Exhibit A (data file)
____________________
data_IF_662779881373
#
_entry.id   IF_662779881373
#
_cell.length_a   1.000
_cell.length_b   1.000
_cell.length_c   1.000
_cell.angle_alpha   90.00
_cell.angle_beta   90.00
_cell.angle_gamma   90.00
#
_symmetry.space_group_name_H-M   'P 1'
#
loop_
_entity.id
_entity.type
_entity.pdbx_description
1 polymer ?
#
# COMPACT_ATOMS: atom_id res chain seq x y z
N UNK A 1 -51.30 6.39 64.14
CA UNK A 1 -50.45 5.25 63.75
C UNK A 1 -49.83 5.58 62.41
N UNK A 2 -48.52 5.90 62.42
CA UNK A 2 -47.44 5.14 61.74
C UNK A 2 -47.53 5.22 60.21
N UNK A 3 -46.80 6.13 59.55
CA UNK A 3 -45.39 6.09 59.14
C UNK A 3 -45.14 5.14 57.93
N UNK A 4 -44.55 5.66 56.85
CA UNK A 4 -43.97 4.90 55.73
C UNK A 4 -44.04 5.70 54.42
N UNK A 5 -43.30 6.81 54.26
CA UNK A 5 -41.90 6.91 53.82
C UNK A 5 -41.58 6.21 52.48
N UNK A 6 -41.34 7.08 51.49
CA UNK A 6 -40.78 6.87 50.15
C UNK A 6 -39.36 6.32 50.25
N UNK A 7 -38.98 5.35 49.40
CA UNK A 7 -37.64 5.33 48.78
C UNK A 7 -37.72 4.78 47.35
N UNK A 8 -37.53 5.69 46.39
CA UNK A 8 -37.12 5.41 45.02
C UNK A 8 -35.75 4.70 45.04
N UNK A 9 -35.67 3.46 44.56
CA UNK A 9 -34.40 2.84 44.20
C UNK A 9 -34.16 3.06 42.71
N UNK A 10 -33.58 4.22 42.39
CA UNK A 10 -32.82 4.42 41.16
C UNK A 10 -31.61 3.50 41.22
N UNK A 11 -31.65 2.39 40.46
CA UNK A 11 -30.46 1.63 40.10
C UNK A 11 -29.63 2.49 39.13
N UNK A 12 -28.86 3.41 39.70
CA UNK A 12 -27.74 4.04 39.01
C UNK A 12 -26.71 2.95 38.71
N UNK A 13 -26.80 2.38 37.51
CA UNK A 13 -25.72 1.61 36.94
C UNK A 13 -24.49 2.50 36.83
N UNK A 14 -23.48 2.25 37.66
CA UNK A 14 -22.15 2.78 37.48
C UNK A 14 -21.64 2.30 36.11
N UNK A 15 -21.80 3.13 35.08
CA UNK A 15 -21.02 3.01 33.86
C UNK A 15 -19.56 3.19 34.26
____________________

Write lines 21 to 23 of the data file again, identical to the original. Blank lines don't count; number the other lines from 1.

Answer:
N UNK A 1 -51.30 6.39 64.14
CA UNK A 1 -50.45 5.25 63.75
C UNK A 1 -49.83 5.58 62.41